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Hollywood Meets Havana

[whitespace] Castro & baseball
Dan Pulcrano

Fidel enjoyed a relaxing day at the ballpark.

Why let politics get in the way of good entertainment?

By Dan Pulcrano

I know I should have been honored as hell last Monday when my host fished a boiled rooster claw out of the pressure cooker and dropped it onto my bowl of boiled potatoes, but honestly I almost jumped through the freakin' roof.

I was in Cuba to see friends and catch a baseball game and a concert. Watching the Baltimore Orioles' $81.4 million payroll sweat out their slim, 11th-inning victory over the scrappy Cubans made for a great game. And witnessing the most significant musical collaboration of U.S. and Cuban musicians in decades was illuminating, even if the show was, as The New York Times described it, "an artistic disaster."

The best stories, as always, could be found in the cheap seats and in the streets of places like Santiago de Cuba. Where else might I encounter lightly steamed poultry foot appetizers, or find teenagers playing stick ball with a doll's head?

Those moments were a galaxy apart from the equally surreal spectacle that unfolded inside the Karl Marx Theater and the Hotel Nacional, where journalists and cinematographers gathered to watch Don Was, Me'Shell Ndegeocello, Lisa Loeb, the Indigo Girls, Jimmy Buffett and others try to bridge the chasm between two nations separated by ninety miles of waves and jellyfish, and several decades of bad political craziness.

During the warm, lazy Havana evenings, the Americans sat amid palms and strolling musicians in their rock star clothes, drinking mojitos on the Nacional's garden patio. Some took cabs to the clubs frequented by tourists or to the homes of Havana's musical elite. Then they wrote songs, in collaboration with some of Cuba's most celebrated performers.

The result was a musical statement with all the depth of a tourist postcard. "Cuba Is Way Too Cool," sang Bonnie Raitt and Woody Harrelson in the insipid refrain of their bluesy number with Pablo Menendelez. Another songwriting team concocted a love paean to one of Cuba's leading tourist destinations, "My Old Havana," as if they had closed escrow on it during their week in the city.

The concert was organized by Musical Bridges, the Hollywood equivalent of the Berkeley hippie chicks with hemp handbags, long dresses and knitted caps who idealize Cuba, despite the preference of their Cuban contemporaries for perfume, Spandex and Celine Dion records.

The songs sounded way too much at times like "We Are The World." On whole, the show lacked the authenticity of Ry Cooder's Buena Vista Social Club musical collaboration, and Cuban music took a back seat to American pop. Not everything stank, though. Drummer Mick Fleetwood and saxman Gary Bartz allowed simple musicianship to speak. Unrecorded British folk singer Ruth Merry performed with fire and passion. Joan Osborne brought the crowd to its feet, though I am not sure why, since I was at the bar buying a beer.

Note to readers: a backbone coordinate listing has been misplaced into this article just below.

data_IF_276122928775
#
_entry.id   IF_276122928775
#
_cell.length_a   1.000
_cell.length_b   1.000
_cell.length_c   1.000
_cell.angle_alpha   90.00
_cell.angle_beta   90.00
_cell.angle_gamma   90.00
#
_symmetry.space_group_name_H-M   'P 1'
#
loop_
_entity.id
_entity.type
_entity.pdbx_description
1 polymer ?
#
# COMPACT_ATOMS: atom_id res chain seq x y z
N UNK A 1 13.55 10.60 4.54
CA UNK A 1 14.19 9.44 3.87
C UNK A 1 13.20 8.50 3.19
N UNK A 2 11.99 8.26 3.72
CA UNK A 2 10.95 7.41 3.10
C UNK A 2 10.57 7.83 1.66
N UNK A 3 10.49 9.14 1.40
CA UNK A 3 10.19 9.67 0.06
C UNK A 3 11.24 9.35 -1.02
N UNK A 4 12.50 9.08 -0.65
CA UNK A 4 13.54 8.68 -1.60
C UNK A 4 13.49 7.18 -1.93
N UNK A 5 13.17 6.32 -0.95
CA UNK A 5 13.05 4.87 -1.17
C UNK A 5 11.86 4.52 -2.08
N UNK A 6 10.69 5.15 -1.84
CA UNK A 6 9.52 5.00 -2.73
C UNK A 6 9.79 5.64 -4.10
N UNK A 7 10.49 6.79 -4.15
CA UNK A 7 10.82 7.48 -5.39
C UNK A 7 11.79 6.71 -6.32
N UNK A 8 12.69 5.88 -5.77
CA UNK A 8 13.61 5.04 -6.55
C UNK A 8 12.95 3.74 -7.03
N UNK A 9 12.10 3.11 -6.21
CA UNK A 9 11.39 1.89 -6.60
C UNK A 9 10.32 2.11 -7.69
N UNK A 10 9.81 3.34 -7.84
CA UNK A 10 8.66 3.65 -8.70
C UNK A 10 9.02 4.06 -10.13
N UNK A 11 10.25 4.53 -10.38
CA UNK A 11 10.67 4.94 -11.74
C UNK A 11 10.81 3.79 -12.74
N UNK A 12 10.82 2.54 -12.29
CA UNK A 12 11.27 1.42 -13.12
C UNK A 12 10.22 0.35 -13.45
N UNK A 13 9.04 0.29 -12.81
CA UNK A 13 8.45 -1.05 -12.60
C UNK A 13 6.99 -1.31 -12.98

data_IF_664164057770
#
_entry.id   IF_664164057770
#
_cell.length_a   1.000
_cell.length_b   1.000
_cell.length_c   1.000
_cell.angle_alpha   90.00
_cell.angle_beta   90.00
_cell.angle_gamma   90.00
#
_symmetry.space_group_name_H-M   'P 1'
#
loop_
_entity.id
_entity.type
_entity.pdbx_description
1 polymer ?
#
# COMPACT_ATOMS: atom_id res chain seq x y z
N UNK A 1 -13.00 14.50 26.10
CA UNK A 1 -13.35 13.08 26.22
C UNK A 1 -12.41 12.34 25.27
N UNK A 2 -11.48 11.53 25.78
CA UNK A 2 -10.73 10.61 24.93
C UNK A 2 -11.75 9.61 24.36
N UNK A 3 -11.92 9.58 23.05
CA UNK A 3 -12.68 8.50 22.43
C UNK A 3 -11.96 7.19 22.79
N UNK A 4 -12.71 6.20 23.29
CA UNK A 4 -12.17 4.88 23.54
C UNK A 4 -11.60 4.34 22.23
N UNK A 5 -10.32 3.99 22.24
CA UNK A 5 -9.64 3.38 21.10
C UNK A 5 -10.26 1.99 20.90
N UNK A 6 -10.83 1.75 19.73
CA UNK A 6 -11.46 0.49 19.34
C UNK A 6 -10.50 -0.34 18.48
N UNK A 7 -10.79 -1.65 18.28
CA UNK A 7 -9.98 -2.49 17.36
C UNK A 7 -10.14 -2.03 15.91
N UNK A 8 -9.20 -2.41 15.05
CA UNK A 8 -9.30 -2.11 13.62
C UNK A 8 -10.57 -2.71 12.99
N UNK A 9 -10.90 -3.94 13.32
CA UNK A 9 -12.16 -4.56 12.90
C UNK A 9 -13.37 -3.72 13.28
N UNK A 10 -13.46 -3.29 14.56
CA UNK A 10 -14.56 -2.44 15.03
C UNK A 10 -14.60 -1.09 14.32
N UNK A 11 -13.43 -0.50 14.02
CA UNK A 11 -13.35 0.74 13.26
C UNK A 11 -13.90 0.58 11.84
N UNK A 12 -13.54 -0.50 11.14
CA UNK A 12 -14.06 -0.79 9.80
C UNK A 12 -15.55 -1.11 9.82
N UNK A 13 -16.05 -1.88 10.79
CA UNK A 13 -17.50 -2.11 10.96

street stick ball
Dan Pulcrano

Catch, anyone?

The baseball game earlier that same day was the better show, though the cerveza was inferior and poured from the spigot of a tanker truck into square cardboard cups. Though the game was "invitation only," my Cuban friends had managed to score a handful of invitations that had been passed out to patriotic workers and students in recognition of their support for the revolution, and which had a resale value of $1 to $5.

In the concrete seats of the nosebleed section overlooking right field, the view was excellent, the crowd impeccably behaved. "Because the tickets were passed out at work centers," my friend explained, "there are many communists here, not sports fans." Usually baseball tickets go for a Cuban peso, worth about a nickel.

That kind of commentary was missing down in the shaded section behind home plate, where major league baseball execs and journalists congregated, credentials and lenses bobbing on the fat bellies of their untucked Hawaiian shirts. Baltimore frat boys led their puny contingent in Orioles cheers as others clutched sweating Coca Colas and mini pizzas. "Have we proven that we're ugly Americans yet?" asked one Baltimorian. "Let's go meet Castro," another suggested before he was stopped by a security guard a few rows away from the legendary leader, who was smiling and chatting with important beisbolistas from the States.

As in the U.S., press coverage of major entertainment events is tightly controlled, and reporters are lazy. So despite the press throng and two landmark events in a single day, Americans received only a superficial portrait of the neighbor it knows the least about. Hearing "The Star Spangled Banner" played in Havana while more than 40,000 Cubans stood silently was indeed an epic moment. Nonetheless, the media illusion that somehow the two governments are warming to each other is basically a myth. Despite the excellent relations that Cubans and Americans enjoy in their informal interactions, there are no signs that the Cuban government is expanding personal or economic freedoms or that Washington is considering abandoning its cruel, counterproductive blockade of the economically-challenged island.

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From the April 8-14, 1999 issue of Metro.

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